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Dear Klout: It’s Not Me, It’s You

I was a Klout junkie. The first thing I did when I woke up in the morning was reach for my iPad and check my Klout score to see if it had gone up a point since the previous night (scores apparently change in the middle of the night). I’m a casual gamer (Settlers of Catan, Puerto Rico, Ticket to Ride), and Klout was a game for me. I traded retweets and @replies like I was trading wheat and sheep for brick and wood. I worked my way up to a 54, then took a month off from social media while on vacation over the summer, during which time my score dropped to 42. I’d been hiking and paddle boarding and rafting and camping and swimming—all well worth the social media sacrifice.

I worked it back up to 55, and it held steady for a while. I had come up with a “system” to maximize my ROI without working too hard, and I was happy. Then the sky fell when Klout changed its algorithm on October 26. My score plummeted to 46 overnight. And then, through some bug, it bottomed out at 10 (then popped back up to 46 the following day.) I wasn’t alone. Thousands of Klout users were incensed that their scores had dropped 10 to 20 points in one day (most of those with high scores saw a drop while those with low scores benefited from an increase.) To soothe my bruised ego, @missuku sent me this great xtranormal video about the inanity of Klout. And in response to one commenter’s lament that he had spent months getting his Klout score into the 70s only to see it drop back into the 50s, TechCrunch published an article titled Nobody Gives a Damn About Your Klout Score.

Back in April, when I wrote this blog post about Klout, that was true. When I interviewed agents and editors in the publishing industry, none of them had ever heard of Klout. They definitely weren’t checking writers’ Klout scores before deciding whether to take them on.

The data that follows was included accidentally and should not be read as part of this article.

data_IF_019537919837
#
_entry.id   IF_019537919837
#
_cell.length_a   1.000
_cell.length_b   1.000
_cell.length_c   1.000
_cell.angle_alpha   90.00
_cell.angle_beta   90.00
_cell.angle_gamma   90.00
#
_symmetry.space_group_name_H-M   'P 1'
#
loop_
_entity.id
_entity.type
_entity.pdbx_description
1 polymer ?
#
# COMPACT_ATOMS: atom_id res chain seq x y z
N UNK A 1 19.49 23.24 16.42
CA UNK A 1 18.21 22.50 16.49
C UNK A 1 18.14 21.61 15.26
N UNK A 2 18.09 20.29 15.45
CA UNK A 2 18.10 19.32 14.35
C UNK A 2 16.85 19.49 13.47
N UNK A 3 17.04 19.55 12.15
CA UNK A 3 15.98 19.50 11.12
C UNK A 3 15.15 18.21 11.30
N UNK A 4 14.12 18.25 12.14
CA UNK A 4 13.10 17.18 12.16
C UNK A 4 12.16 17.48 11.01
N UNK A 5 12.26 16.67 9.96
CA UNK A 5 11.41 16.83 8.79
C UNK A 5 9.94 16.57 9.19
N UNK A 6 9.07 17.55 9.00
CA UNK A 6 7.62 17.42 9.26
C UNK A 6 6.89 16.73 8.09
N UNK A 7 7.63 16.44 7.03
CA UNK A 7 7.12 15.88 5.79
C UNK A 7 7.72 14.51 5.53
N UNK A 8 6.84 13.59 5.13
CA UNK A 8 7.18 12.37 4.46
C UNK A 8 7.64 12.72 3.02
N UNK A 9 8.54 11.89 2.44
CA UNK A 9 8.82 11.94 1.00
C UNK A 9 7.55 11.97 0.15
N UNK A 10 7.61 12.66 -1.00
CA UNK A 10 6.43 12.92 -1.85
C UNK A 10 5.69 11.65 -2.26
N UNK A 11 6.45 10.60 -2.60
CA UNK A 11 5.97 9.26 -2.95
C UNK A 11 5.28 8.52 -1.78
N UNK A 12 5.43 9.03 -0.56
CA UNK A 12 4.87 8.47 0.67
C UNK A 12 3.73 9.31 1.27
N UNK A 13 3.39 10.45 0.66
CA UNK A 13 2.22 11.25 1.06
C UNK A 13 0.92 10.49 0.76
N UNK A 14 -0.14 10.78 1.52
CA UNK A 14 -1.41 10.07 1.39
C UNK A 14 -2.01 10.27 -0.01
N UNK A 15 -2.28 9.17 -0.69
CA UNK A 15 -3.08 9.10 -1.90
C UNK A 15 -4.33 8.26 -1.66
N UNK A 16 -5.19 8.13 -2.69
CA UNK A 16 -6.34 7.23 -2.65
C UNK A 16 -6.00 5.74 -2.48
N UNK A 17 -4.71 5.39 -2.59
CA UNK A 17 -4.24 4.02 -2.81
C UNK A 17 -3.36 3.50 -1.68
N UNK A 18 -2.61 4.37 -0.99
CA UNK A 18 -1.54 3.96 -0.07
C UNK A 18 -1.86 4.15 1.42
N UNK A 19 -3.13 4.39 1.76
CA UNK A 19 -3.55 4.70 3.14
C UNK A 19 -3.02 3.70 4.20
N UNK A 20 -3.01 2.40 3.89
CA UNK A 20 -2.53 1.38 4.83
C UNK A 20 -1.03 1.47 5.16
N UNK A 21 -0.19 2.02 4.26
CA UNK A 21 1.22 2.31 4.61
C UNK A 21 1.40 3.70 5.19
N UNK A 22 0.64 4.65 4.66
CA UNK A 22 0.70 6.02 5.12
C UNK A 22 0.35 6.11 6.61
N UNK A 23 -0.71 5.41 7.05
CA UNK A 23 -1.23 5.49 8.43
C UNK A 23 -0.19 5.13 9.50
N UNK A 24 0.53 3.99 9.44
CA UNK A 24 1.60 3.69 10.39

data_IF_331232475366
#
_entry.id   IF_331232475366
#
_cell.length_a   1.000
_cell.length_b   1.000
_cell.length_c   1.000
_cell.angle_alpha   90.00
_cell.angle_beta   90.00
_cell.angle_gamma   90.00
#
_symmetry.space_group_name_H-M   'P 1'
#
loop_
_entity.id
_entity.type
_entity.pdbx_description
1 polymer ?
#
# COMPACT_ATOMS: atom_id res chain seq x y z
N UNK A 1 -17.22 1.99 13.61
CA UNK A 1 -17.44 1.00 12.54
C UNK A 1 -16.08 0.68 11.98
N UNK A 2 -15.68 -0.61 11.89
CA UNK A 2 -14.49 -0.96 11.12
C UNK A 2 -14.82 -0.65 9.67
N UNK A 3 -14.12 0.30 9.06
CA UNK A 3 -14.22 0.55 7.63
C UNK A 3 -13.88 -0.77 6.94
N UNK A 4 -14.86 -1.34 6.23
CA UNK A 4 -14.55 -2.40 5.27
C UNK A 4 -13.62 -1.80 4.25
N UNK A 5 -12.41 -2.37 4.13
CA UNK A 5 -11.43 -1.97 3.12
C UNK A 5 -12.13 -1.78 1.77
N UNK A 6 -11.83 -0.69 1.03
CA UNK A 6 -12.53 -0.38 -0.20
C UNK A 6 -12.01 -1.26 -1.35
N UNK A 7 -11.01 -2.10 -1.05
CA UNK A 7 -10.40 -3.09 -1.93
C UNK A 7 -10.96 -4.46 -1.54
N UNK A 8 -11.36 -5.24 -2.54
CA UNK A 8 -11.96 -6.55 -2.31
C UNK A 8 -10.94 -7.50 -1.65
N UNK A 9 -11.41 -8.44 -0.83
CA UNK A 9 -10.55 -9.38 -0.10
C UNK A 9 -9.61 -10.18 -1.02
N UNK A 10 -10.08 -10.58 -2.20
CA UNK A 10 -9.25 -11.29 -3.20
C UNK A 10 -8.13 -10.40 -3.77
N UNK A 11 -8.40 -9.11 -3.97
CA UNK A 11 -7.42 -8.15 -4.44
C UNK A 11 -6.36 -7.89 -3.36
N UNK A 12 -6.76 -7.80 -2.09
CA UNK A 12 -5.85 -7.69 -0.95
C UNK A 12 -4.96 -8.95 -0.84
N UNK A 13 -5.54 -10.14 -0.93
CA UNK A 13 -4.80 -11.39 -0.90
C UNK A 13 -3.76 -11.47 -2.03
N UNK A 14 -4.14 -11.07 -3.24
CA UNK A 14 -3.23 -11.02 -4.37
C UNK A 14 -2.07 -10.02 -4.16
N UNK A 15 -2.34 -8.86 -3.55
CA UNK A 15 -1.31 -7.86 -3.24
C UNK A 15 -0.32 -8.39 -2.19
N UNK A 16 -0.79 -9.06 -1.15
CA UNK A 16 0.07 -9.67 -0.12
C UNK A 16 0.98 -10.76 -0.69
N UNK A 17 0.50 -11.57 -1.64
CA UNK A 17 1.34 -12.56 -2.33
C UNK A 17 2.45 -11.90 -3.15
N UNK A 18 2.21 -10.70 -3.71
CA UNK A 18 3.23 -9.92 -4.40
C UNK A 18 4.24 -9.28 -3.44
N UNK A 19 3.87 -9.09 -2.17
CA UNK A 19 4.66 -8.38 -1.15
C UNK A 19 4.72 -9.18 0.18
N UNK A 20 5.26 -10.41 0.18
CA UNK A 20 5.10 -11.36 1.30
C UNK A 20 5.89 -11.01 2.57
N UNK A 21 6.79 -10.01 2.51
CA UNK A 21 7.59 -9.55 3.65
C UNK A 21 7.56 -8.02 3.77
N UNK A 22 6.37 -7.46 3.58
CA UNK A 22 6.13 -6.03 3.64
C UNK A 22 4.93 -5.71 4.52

But all that has changed. Since April, Klout has expanded to include not only Twitter, but Facebook, LinkedIn, Tumblr, FourSquare,, Blogger, and more (I can’t check their site for the complete list because I refuse to look at my Klout score), and now literary agents and social media gurus are telling us that the size of one’s Klout score DOES matter. In fact, in this blog post, literary agent Rachelle Gardner says you should include your Klout score IN YOUR BOOK PROPOSAL along with your number of Twitter followers and page views on your blog. Kristen Lamb, author of We Are Not Alone, a social media guide for writers, responded in a post titled The Dark Side of Metrics—Writer Friend or Ticket to Crazy Town?. For me, Klout was a ticket to crazy town.

When I first started using it, I watched other Tweeters to see what raised their Klout scores. I noticed that getting any kind of mention helped, so I @replied and retweeted people each night hoping they would @reply and retweet me back. It worked. But it felt like a waste of my extremely valuable time to spend half an hour (sometimes up to an hour) on the Internet each night writing tweets like, “Hey, how are you?” or “I loved that movie, too!” in order to raise my Klout score. There were some aspects I liked about it. I was connecting more with people and we all know social networking is about being social. I worked harder at writing tweets that would get retweeted. I tweeted more frequently and more regularly, instead of 10 times one day and none the next. I was happy with my progress. 55 was a good score, and 60 was on the horizon.